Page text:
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Marine Day when we should think about ocean plastic

Japan has a national holiday called “Marine Day”. It was July 16 this year. The purposes of the holiday is to give thanks to ocean’s bounty and to consider the importance of the ocean to Japan as an island nation. It’s good time to think about the destruction of the environment of the ocean.

Ocean pollution arising from plastic garbage has been getting worse. Reportedly, more than 8 million tons of plastics enter the ocean every year. It destroys the ocean ecosystem and also possibly causes human health damage through seafood.  

 

Japan is the second largest in the per capita amount of garbage arisen from plastic packaging after the United States. Nevertheless, Japan didn’t sign the G7 Ocean Plastics Charter in the recent G7 summit in Ottawa on the grounds that it needs more time to gain consensus from industry(*1). It is indeed regrettable.

 

While the U.S. also didn’t sign the Chapter, Seattle, chief city of the state of Washington, U.S., has enforced an ordinance banning offering plastic straws, forks and knives in restaurants and grocery stores, starting July 2018. In response, on July 9, Starbucks headquartered in Seattle announced that it will eliminate single-use plastic straws. This news was widely reported in Japan as well.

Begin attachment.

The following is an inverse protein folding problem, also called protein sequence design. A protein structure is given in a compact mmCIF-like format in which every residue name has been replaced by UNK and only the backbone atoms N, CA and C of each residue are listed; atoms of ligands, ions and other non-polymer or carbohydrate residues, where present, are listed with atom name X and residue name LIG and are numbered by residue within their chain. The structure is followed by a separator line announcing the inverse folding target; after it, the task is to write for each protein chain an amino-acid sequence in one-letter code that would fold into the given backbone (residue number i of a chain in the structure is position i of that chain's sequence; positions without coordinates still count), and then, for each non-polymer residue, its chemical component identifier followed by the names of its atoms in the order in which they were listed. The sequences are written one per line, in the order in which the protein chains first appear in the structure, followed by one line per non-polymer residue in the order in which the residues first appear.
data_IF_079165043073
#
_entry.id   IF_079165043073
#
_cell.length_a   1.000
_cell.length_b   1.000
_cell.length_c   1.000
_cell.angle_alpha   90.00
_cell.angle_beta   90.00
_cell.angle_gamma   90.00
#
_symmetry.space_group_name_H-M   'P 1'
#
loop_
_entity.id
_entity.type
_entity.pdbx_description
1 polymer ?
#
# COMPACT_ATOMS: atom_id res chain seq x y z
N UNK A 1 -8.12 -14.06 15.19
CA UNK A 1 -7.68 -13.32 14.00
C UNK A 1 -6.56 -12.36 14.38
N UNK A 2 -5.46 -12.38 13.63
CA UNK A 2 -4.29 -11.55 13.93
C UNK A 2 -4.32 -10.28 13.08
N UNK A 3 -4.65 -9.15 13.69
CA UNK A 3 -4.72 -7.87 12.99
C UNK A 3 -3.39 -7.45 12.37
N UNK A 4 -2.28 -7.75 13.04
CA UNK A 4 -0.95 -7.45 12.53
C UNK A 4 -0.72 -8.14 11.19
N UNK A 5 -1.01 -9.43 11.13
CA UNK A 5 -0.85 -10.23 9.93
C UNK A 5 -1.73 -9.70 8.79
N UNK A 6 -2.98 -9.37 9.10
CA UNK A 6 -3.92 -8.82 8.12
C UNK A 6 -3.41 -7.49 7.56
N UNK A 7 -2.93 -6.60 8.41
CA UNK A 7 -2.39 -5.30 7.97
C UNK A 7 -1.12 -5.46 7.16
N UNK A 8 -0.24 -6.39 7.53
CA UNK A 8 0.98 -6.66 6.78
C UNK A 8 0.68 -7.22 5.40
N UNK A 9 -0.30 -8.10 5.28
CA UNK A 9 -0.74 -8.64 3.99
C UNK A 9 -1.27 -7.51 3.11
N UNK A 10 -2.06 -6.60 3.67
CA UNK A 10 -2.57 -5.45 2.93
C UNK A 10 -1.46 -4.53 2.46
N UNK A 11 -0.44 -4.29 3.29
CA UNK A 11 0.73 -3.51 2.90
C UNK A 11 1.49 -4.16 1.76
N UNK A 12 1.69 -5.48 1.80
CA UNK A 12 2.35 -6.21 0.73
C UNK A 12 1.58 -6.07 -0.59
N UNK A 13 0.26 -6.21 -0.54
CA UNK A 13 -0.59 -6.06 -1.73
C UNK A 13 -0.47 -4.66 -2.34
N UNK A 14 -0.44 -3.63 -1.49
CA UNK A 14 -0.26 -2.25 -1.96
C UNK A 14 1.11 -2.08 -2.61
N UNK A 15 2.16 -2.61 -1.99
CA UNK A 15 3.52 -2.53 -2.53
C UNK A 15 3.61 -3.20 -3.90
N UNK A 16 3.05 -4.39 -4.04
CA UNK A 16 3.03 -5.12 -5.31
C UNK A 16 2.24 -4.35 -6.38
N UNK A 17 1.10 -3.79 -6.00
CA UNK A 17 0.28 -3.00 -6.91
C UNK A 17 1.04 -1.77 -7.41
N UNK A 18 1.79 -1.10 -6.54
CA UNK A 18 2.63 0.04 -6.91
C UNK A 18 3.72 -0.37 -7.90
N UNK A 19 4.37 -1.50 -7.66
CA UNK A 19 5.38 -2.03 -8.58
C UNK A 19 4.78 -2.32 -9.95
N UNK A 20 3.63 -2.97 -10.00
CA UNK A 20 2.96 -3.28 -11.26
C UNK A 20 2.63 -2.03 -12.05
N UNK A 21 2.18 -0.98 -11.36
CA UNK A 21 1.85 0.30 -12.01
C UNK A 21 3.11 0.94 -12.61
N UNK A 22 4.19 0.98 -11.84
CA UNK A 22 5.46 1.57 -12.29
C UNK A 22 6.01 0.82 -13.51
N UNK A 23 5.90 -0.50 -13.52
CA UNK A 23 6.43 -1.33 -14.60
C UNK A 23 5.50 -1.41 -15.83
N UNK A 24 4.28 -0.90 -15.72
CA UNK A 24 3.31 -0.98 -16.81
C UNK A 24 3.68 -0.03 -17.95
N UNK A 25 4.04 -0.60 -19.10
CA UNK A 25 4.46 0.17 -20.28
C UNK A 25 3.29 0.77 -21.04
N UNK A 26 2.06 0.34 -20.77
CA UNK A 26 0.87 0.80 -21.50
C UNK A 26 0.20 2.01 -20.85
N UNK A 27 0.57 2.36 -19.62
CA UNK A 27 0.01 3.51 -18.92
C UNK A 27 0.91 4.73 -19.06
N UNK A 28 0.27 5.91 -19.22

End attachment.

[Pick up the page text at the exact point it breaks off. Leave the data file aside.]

In Europe, France enacted a law banning single-use plastic cups and dishes in 2016, which was first case in the world. Also, Nestle, a Swiss transnational food and drink company announced in April 2018 that it will make 100% of its packaging recyclable or re-usable by 2025. Then, in May 2018, the European Commission proposed new EU-wide rules to ban single-use plastic products from the market.

 

This situation might cause heavy damage to plastic products manufacturers. However, the change of rules often create innovations. They may change the material of the products to something which can be naturally decomposed, or create a new design of cup or lid which does not require a straw.

In fact, recently, edible straw made from seaweed-based material and paper straw have been drawing attention. Loliware which created the edible straw owns a design patent for an edible cup (USD782150) and also has a pending patent application for an edible container made of liquid, sugar, and one or more hydrocolloids (US20140356490A1). In Japan, there is a company that makes edible rush chopsticks as well as trays made from flour and cornstarch. The current situation might be a big chance for such companies.

 

We may see a frantic race to develop environment-friendly products from here on, including patent disputes. I don’t know what solution will become widely used or who wins the race. Anyway, considering the magnitude of the issue, I hope the global cooperative structure will be established without any ego getting in the way.

 

UPDATE

(*1) The Japanese government has reportedly started discussing reduction of plastic litter in the council on August 17 2018, and will set numerical targets for the following points within this year:

  • Reduction of single-use plastics
  • Collection and recycling of used plastics
  • Replace with biomass plastics
  • Prevention of spill of plastic litter to the ocean
  • International cooperation to developing countries
  • Evaluation of Ocean Plastics Charter
  • Promotion of related industries

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